In Matthew 28:19, Jesus commands his disciples “Therefore go and make disciples of all nations”. But have you ever wondered why we must read eight chapters into the book of Acts before finding anyone who leaves Jerusalem for the sake of the Gospel?
Like many of us today, it seems the early disciples found it difficult to leave the environment with which they were most familiar. From Abram’s wanderings in a land far from his home, to Joseph in the land of Egypt; from Esther in Persia to Christ himself, it’s hard to find anyone of significant influence in the Bible who was not first called to leave someone or someplace behind in order to become all that God intended them to be, or to do all that God intended them to do.
If Jesus commands us to go, why do we stay?
Did you know that the first church to take up a collection for those in need beyond its walls was the church in Antioch (Acts 11:28-30)?
It was not the homogenous church in Jerusalem, but the multi-ethnic church at Antioch that first mobilized its own and sent missionaries to the world in response to the Great Commission (Acts 13:2-3). In the church at Antioch, there were people of varying ethnic and cultural backgrounds; converted Jews and Gentiles alike (Acts 11:19-20). Presumably, many of them would have been drawn to the busting city from all over the known world. Having then received Christ, these diverse believers would have soon considered their mothers and fathers, sisters and brothers, extended family members and friends, alike, still living in the lands from which they came. They would have desired for their loved ones to receive the gift of eternal life.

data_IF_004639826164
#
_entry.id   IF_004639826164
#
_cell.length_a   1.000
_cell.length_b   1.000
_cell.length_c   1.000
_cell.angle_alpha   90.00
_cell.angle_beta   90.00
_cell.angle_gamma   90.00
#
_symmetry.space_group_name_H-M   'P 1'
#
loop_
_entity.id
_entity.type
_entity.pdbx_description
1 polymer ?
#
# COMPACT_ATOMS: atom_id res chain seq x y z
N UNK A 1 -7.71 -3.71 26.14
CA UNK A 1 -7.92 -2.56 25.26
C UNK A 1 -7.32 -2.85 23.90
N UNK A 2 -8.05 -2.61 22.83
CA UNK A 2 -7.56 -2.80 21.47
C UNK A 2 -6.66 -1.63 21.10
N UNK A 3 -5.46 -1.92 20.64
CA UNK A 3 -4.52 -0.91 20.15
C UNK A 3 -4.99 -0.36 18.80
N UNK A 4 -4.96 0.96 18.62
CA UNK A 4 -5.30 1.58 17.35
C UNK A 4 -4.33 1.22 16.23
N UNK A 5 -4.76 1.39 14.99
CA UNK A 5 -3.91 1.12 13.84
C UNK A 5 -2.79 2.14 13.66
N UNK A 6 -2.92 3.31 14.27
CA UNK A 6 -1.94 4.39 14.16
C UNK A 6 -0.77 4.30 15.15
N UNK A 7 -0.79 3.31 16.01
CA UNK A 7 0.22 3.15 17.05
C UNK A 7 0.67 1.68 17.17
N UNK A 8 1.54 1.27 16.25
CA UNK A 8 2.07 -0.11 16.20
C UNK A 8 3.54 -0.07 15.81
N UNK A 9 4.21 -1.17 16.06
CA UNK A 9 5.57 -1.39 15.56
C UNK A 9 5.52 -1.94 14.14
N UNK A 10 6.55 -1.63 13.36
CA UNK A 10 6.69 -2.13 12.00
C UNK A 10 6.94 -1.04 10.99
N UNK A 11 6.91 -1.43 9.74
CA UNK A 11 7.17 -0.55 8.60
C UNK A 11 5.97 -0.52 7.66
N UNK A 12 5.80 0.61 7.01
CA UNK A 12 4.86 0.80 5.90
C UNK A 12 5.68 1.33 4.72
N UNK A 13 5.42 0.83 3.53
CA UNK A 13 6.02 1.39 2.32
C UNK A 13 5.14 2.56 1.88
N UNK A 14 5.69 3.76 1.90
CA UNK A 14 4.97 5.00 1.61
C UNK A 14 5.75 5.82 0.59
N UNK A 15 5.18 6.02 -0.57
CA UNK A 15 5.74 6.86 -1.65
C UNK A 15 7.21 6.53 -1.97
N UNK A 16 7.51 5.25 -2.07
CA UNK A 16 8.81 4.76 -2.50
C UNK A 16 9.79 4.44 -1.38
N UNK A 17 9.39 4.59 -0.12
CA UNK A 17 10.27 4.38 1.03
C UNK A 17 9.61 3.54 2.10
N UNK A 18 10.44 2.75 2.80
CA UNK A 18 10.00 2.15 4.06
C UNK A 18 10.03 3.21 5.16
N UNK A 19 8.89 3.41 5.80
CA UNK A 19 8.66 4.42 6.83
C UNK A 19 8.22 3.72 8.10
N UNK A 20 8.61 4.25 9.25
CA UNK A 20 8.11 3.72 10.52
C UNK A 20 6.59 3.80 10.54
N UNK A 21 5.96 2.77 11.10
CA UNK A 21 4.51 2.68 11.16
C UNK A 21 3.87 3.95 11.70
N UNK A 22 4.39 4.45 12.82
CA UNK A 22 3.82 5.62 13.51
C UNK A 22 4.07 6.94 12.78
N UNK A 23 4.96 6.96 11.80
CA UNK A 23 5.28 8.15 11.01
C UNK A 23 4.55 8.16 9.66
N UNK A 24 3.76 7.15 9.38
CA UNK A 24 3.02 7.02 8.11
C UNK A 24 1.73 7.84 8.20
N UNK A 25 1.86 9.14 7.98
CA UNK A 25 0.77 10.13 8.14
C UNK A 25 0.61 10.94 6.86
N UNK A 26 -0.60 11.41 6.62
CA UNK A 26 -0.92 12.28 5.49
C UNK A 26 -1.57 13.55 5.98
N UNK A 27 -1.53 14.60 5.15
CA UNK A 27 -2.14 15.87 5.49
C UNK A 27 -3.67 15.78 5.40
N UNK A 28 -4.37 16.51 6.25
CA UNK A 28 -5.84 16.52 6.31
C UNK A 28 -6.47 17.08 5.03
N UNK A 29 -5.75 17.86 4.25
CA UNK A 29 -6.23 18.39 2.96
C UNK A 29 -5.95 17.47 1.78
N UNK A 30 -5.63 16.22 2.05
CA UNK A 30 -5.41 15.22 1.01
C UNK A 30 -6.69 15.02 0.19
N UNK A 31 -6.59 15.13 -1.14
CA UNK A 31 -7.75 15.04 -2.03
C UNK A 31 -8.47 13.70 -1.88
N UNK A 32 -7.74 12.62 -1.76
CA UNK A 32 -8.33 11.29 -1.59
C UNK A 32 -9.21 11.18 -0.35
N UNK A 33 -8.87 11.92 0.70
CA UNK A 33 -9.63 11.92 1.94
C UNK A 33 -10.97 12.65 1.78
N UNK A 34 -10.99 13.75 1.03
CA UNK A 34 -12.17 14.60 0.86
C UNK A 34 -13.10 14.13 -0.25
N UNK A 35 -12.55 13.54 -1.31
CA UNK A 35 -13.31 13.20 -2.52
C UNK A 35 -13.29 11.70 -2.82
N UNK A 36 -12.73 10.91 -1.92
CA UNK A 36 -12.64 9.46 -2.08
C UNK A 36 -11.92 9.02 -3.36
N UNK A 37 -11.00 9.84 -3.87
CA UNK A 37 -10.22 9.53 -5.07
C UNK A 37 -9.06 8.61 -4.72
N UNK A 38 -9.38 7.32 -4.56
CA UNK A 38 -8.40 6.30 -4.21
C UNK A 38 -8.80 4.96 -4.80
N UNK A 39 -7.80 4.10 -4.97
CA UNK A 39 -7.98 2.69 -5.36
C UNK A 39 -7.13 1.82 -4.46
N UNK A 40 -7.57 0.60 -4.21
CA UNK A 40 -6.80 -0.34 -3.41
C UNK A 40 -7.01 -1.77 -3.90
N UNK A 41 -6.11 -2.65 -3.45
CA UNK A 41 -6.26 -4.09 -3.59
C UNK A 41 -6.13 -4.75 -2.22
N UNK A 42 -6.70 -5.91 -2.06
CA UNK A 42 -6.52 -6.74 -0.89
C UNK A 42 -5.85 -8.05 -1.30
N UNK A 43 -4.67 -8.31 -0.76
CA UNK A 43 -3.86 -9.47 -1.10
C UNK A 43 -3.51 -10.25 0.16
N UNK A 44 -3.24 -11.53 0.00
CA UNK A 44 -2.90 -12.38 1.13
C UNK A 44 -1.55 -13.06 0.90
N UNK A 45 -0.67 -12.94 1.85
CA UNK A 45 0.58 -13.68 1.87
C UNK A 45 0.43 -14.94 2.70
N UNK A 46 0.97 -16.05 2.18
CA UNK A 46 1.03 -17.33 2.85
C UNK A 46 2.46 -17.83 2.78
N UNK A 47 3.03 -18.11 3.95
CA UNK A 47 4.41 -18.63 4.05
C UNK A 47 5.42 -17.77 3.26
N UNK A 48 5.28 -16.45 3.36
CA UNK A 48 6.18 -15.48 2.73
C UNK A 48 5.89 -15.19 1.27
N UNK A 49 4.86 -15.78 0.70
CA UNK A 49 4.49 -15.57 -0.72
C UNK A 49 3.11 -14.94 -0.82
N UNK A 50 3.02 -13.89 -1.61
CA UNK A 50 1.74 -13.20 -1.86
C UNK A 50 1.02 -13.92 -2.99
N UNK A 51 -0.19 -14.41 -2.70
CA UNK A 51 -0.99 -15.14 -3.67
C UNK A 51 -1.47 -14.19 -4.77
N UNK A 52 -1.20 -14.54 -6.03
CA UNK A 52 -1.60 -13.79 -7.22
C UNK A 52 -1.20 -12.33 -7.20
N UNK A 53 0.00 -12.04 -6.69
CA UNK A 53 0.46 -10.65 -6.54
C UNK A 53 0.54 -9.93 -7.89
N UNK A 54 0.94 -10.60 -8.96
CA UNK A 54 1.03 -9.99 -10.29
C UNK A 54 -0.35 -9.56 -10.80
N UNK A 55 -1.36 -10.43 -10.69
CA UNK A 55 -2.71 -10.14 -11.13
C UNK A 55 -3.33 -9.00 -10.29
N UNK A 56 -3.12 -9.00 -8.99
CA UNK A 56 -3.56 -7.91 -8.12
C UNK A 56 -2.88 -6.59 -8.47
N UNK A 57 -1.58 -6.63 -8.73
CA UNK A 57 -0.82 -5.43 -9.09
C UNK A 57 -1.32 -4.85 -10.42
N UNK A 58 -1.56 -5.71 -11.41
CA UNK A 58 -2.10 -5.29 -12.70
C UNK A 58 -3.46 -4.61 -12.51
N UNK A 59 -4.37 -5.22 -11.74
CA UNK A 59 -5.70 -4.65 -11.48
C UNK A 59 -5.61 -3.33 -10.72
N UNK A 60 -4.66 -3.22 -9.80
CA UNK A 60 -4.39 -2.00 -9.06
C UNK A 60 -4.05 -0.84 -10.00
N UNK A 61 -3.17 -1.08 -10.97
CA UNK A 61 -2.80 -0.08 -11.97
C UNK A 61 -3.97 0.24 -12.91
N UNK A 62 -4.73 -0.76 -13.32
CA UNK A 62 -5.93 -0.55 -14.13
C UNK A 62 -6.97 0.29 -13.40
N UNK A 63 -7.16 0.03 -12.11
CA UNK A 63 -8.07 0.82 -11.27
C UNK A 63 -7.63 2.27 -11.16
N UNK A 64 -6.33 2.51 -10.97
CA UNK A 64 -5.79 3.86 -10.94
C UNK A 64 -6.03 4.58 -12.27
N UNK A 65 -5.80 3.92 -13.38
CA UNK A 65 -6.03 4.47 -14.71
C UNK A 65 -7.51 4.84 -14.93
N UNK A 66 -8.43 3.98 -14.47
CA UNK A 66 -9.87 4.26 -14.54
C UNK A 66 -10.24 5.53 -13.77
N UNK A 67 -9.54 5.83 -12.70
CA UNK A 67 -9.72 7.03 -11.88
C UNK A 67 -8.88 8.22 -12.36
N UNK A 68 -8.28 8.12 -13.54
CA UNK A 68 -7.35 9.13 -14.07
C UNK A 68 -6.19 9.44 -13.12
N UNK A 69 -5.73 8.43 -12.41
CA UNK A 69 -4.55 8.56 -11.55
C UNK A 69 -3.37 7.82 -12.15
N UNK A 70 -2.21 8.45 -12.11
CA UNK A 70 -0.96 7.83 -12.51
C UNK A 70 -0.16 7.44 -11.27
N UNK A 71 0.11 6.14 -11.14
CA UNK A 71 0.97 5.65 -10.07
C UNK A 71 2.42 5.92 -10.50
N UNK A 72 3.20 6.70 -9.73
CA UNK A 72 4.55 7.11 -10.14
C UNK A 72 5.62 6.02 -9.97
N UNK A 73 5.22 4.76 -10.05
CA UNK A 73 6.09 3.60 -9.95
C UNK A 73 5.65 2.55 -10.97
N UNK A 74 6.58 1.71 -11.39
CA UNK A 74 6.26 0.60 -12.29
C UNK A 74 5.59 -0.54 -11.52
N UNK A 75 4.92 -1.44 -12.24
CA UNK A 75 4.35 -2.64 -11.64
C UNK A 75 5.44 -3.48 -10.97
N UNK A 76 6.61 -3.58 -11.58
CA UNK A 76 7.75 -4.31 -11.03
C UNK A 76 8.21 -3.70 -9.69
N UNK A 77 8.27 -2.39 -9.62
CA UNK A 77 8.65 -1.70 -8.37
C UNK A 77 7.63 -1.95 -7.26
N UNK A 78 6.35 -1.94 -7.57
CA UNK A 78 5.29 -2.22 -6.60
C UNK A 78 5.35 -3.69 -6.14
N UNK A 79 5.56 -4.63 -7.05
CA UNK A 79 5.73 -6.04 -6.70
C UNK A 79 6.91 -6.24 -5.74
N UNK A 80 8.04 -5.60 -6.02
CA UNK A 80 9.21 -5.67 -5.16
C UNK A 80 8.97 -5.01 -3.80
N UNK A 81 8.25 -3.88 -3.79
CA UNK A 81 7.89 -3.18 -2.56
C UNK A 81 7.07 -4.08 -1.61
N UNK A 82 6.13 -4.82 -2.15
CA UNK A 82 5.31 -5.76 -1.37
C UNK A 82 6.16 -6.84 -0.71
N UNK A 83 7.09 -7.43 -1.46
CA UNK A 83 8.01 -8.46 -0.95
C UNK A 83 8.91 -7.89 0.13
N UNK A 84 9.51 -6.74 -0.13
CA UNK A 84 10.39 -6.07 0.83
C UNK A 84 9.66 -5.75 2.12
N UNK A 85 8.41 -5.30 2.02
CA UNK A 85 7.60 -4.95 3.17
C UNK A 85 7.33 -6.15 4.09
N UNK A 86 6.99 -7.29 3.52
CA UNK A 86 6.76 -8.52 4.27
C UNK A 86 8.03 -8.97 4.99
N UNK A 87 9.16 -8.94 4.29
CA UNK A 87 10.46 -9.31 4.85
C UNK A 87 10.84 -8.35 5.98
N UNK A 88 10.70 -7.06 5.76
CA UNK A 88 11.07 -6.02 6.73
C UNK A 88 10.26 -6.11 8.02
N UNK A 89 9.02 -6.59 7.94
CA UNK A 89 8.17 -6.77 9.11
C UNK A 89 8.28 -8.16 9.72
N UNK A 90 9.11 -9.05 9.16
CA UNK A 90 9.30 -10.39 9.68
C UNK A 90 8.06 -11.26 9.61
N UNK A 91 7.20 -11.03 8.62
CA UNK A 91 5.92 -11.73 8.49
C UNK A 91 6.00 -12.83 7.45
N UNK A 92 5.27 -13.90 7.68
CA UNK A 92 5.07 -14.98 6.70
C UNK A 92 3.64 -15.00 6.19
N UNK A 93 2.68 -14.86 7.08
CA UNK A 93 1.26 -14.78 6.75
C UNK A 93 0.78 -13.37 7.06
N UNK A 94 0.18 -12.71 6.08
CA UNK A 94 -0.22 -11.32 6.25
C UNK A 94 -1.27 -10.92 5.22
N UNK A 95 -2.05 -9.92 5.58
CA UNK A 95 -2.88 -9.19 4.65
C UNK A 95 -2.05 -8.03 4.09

So why did the church in Antioch care about the world? Because the church at Antioch reflected the world! They where a multi-ethnic people who considered it essential to send their money, their peopl, and the message of hope abroad to family, friends, and countrymen in obedience to Christ (Matthew 28:19-20; Acts 1:8).